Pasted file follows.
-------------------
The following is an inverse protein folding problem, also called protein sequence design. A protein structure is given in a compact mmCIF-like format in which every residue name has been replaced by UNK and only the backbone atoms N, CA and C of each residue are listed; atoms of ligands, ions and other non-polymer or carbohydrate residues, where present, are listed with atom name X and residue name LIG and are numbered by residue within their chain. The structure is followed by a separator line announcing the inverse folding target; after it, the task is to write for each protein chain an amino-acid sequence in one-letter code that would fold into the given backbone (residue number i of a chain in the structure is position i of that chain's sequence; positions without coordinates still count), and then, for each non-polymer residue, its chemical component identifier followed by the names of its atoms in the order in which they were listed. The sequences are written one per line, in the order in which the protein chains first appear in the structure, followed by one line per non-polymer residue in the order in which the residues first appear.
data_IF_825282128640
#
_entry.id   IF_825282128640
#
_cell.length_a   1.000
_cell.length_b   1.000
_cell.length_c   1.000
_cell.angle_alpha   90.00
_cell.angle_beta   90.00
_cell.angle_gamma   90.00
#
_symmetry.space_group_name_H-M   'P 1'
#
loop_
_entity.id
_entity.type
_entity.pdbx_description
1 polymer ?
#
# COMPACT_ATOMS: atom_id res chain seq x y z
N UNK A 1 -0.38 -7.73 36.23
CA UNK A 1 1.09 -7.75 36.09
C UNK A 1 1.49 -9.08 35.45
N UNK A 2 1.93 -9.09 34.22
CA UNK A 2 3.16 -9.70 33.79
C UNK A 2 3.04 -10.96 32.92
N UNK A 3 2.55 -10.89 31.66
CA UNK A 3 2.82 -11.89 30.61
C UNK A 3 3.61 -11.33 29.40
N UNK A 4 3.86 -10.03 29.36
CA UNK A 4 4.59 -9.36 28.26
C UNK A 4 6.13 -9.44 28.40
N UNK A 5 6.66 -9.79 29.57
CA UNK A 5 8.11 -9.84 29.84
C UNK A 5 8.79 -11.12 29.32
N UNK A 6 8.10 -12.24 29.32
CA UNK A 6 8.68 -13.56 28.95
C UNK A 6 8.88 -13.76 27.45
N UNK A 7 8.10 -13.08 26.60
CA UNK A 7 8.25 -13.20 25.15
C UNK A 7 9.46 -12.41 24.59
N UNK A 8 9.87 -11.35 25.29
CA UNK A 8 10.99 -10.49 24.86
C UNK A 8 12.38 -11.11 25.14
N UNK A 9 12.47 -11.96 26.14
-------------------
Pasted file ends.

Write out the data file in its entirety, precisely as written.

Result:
The following is an inverse protein folding problem, also called protein sequence design. A protein structure is given in a compact mmCIF-like format in which every residue name has been replaced by UNK and only the backbone atoms N, CA and C of each residue are listed; atoms of ligands, ions and other non-polymer or carbohydrate residues, where present, are listed with atom name X and residue name LIG and are numbered by residue within their chain. The structure is followed by a separator line announcing the inverse folding target; after it, the task is to write for each protein chain an amino-acid sequence in one-letter code that would fold into the given backbone (residue number i of a chain in the structure is position i of that chain's sequence; positions without coordinates still count), and then, for each non-polymer residue, its chemical component identifier followed by the names of its atoms in the order in which they were listed. The sequences are written one per line, in the order in which the protein chains first appear in the structure, followed by one line per non-polymer residue in the order in which the residues first appear.
data_IF_825282128640
#
_entry.id   IF_825282128640
#
_cell.length_a   1.000
_cell.length_b   1.000
_cell.length_c   1.000
_cell.angle_alpha   90.00
_cell.angle_beta   90.00
_cell.angle_gamma   90.00
#
_symmetry.space_group_name_H-M   'P 1'
#
loop_
_entity.id
_entity.type
_entity.pdbx_description
1 polymer ?
#
# COMPACT_ATOMS: atom_id res chain seq x y z
N UNK A 1 -0.38 -7.73 36.23
CA UNK A 1 1.09 -7.75 36.09
C UNK A 1 1.49 -9.08 35.45
N UNK A 2 1.93 -9.09 34.22
CA UNK A 2 3.16 -9.70 33.79
C UNK A 2 3.04 -10.96 32.92
N UNK A 3 2.55 -10.89 31.66
CA UNK A 3 2.82 -11.89 30.61
C UNK A 3 3.61 -11.33 29.40
N UNK A 4 3.86 -10.03 29.36
CA UNK A 4 4.59 -9.36 28.26
C UNK A 4 6.13 -9.44 28.40
N UNK A 5 6.66 -9.79 29.57
CA UNK A 5 8.11 -9.84 29.84
C UNK A 5 8.79 -11.12 29.32
N UNK A 6 8.10 -12.24 29.32
CA UNK A 6 8.68 -13.56 28.95
C UNK A 6 8.88 -13.76 27.45
N UNK A 7 8.10 -13.08 26.60
CA UNK A 7 8.25 -13.20 25.15
C UNK A 7 9.46 -12.41 24.59
N UNK A 8 9.87 -11.35 25.29
CA UNK A 8 10.99 -10.49 24.86
C UNK A 8 12.38 -11.11 25.14
N UNK A 9 12.47 -11.96 26.14